Trip reports are simply that, documentation of someone’s birding vacation. They are the best, cheapest, and most useful tool for trip planning that I know. Available at a variety of websites, they provide a range of useful information including where, when, and what a birder saw, as well as comments on trail conditions and lodging. Provided by professionals and amateurs, they are priceless for travel planning.
I’ve been told it’s a bit cheeky, but the first reports I use for travel planning are those of the leading international bird tour companies (e.g. Bird Quest, Victor Emmanuel, Wings, Bird Tour Asia, and many more). There are also lots of local tour companies that a quick search around the internet will reveal. These professionals have lots of expertise about when and where to see birds, and service a demanding clientele. Even if they don’t have actual trip reports (some do, some don’t), they often include itineraries divulging names of the primary sites and nearby cities or towns. Reading the itineraries gives a feel for if it is a one day site, or a multiple day site, and may include some guidance on travel time between sites. Because tour companies are concerned for their customers’ safety, they are typically pretty clear on the level of travel difficulty. What they keep to themselves is specific local information, and that is where the private trip reports (and local guides) come in.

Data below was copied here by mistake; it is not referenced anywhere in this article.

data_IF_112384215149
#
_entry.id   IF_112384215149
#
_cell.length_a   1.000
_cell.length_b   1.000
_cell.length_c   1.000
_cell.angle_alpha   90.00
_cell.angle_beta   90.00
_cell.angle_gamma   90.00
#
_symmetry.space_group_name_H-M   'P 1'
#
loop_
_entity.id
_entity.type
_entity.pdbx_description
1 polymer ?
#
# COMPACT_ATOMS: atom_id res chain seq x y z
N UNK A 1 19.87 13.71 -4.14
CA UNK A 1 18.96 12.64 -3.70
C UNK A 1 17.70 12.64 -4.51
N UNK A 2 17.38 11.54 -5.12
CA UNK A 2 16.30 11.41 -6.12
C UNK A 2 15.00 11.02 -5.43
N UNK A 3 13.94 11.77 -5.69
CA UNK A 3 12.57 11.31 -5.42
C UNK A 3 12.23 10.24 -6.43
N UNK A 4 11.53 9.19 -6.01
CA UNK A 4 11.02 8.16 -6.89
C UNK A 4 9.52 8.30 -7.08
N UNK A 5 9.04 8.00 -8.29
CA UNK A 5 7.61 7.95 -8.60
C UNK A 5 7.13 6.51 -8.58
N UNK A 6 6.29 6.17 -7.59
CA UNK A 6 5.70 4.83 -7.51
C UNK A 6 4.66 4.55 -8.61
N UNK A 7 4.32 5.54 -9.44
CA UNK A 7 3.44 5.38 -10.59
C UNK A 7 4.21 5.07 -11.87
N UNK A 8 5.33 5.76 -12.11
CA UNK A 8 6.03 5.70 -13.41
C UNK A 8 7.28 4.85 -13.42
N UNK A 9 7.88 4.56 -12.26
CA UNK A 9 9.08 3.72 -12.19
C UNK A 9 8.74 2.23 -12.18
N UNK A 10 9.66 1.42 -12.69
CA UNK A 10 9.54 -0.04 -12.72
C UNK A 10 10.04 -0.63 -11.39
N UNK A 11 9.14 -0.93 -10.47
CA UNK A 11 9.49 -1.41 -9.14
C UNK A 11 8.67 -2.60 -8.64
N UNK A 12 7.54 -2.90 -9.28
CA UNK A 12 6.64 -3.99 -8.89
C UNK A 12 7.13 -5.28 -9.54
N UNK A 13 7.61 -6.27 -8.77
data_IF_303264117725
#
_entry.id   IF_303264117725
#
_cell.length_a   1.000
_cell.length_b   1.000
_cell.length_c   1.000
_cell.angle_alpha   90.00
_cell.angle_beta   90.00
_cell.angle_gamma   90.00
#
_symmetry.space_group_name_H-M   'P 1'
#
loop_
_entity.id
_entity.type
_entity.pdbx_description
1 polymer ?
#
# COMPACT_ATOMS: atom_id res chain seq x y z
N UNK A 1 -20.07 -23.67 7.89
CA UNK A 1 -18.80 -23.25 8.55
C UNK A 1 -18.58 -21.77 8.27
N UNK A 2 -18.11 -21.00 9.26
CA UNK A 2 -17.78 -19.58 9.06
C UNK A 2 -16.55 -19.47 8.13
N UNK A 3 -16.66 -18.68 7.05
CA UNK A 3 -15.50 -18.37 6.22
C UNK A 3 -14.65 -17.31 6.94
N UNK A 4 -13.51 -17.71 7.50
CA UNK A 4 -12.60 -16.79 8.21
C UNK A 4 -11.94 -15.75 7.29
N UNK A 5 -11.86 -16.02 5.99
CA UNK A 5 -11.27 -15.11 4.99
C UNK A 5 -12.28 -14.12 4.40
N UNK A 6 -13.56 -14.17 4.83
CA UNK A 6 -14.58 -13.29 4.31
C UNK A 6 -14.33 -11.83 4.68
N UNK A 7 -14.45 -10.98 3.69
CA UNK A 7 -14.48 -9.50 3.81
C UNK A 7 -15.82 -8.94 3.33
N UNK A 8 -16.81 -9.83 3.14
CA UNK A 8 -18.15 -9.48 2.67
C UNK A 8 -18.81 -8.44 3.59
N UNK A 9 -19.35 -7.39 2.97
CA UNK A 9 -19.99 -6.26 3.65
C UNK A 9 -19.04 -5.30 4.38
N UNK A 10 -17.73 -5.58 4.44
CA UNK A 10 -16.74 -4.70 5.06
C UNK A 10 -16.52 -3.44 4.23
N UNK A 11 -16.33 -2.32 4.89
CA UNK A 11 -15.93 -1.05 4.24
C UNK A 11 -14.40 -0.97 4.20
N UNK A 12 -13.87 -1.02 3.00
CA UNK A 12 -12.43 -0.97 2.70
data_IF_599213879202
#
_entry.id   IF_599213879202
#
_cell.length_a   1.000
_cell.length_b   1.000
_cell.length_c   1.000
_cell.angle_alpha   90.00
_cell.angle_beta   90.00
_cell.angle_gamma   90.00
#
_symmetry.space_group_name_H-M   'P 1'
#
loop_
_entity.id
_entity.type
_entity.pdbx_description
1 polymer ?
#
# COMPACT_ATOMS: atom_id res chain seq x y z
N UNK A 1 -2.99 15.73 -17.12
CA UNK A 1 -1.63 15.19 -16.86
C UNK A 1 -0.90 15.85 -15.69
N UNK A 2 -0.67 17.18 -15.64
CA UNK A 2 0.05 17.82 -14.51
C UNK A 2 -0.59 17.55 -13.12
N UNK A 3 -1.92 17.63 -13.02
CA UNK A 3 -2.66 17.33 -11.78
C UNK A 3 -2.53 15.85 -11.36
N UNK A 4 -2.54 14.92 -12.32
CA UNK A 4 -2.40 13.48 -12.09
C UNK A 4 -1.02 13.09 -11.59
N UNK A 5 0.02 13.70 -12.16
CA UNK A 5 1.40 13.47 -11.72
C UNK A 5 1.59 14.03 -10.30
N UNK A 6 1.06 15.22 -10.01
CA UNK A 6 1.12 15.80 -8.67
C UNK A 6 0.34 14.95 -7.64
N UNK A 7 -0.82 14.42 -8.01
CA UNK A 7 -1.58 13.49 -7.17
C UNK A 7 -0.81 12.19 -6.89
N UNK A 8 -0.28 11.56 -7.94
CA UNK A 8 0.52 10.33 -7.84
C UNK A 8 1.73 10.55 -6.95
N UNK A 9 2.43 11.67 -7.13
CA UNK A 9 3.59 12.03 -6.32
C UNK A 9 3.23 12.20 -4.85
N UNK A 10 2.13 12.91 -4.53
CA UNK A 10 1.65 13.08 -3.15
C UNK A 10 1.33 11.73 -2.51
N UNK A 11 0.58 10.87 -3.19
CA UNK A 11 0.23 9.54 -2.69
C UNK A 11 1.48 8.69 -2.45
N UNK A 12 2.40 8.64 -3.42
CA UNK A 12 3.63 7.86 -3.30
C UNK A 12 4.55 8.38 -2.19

Private trip reports are available on the web in many locations (see below). They are my second stop in planning a trip because they supply what the tour companies leave out, specifically where and when the bird was seen. They are great for sorting out the endemics and other important species for your target list, and categorizing which are easy or difficult to find. Reports may contain a variety of additional notes like which birds responded to play back, what trails are most productive, and what are the local conditions. Quality and quantity of information will vary as will style, but overall, they are priceless for travel planning. Keep in mind that reports over a few years old may be a bit out of date, so try to find the most recent reports. Here are some links to sources for trip reports in no particular order:
- Cloudbirders (new as of March 2013)
- Fat Birder (these are links to trip reports)
- Bird Forum
Don’t ignore in-country or local internet sites, they often contain a lot of useful information on locations, birds seen recently, and local conditions. Fat Birder also does a fantastic job of maintaining links by country to local birding groups and park web sites. Here are a few regional sources I’ve found useful.
- Eremaea Birds (Australia)
- African Bird Club
- Oriental Bird Club
- Ornithological Society of the Middle East
- Neotropical Bird Club (Central and South America)
- Bird Life International
- American Birding Association